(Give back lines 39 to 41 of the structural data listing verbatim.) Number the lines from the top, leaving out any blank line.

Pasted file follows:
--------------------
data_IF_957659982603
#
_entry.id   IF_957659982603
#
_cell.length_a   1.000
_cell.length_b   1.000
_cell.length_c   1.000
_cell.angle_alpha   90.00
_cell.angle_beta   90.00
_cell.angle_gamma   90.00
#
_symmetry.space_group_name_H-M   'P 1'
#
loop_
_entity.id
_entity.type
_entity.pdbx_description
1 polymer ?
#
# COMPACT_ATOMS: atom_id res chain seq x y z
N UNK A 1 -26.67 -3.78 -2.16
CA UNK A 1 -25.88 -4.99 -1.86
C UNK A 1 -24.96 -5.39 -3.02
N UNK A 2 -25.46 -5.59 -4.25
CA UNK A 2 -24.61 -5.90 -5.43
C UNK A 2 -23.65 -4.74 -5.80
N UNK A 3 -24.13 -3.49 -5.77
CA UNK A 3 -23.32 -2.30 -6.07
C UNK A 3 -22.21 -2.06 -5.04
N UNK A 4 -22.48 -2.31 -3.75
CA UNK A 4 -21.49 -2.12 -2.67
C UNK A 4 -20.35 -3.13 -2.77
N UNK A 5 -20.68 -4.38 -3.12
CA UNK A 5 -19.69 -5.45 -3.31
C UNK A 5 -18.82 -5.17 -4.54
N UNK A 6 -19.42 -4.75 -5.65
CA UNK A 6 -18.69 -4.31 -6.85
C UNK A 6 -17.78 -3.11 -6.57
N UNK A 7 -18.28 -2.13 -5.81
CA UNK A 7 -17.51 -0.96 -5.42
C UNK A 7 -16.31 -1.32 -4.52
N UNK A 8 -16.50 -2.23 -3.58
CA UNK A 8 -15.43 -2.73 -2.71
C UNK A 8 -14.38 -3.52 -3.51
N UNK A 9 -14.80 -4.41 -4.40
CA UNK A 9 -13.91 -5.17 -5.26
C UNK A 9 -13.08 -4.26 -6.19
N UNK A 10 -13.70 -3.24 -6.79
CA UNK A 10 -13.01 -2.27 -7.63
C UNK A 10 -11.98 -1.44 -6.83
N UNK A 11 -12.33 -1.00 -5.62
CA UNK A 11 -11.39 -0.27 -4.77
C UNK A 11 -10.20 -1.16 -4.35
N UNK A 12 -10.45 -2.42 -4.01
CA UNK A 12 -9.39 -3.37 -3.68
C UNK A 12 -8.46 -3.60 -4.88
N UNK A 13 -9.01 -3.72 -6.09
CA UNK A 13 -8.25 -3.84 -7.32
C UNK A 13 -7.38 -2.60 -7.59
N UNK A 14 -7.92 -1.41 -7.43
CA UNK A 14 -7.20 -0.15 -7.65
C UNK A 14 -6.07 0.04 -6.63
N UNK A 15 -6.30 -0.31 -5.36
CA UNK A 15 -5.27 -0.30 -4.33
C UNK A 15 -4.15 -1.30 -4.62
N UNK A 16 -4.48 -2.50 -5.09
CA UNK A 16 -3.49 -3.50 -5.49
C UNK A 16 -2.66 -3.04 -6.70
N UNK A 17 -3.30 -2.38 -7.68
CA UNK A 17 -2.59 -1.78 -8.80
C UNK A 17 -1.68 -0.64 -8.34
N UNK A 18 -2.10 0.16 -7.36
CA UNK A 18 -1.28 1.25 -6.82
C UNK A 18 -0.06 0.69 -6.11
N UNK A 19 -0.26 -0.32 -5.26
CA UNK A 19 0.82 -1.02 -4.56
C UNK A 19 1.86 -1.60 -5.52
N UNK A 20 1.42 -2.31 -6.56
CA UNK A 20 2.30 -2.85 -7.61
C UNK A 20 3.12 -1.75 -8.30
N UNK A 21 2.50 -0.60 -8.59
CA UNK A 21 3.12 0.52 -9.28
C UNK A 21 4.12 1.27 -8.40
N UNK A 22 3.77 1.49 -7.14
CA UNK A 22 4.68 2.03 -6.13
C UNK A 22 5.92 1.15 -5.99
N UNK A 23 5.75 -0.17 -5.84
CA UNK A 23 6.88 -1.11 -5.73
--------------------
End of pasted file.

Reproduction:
N UNK A 7 -18.28 -2.13 -5.81
CA UNK A 7 -17.51 -0.96 -5.42
C UNK A 7 -16.31 -1.32 -4.52